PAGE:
Trump administration to back ruling that would allow discrimination of LGBT+ workers
The Trump administration has called on a US appeals court to rule that a federal law does not ban discrimination against LGBT+ employees.
The Manhattan court is currently in the midst of ruling on the case of Donald Zarda, a former skydiving instructor that says his old company, Altitude Express Inc, fired him because of his sexuality.
The company is being supported by the US Department of Justice, however, the Court of Appeals will have the final ruling on whether discrimination against workers based on their sexuality is a form of unlawful bias under Title VII of the Civil Rights Act of 1964.
The DoJ argued that if the Civil Rights Act were to explicitly cover sexual orientation, it should be passed through Congress.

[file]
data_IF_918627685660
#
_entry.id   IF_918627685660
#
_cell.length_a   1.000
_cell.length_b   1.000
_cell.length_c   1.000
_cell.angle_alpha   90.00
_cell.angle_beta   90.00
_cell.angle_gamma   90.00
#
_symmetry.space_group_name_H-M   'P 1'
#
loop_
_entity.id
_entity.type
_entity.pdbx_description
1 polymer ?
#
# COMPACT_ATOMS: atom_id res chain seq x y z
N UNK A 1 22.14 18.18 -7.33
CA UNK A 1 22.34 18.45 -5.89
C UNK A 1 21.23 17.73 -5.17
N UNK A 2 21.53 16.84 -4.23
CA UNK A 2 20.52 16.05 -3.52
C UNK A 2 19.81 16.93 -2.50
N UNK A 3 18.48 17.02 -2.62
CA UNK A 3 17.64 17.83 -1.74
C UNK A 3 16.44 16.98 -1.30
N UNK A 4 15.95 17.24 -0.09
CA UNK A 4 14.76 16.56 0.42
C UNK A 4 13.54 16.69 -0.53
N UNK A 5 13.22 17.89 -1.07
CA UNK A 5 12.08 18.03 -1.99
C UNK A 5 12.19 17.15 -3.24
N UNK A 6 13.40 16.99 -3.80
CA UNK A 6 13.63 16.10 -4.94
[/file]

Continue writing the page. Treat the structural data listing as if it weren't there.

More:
Currently, the law bans discrimination of workers based on their sex, race and religion.
Trump’s government are calling for the appeals court to rule so that sexuality-based discrimination is not included in the definition.
Zarda said that Altitude Express Inc fired him after he told a female customer that he was gay in the hopes to make her feel less awkward about being strapped to her for a dive.
Related: People can still be fired for being gay in the US
The woman’s husband then complained about the comment, and Zarda was fired.
Zarda has since died in a base jumping accident, but estate executors have persisted with the case.
Activists in the US are worried that Trump’s administration backing the ruling will make more for other anti-LGBT policies to be passed.
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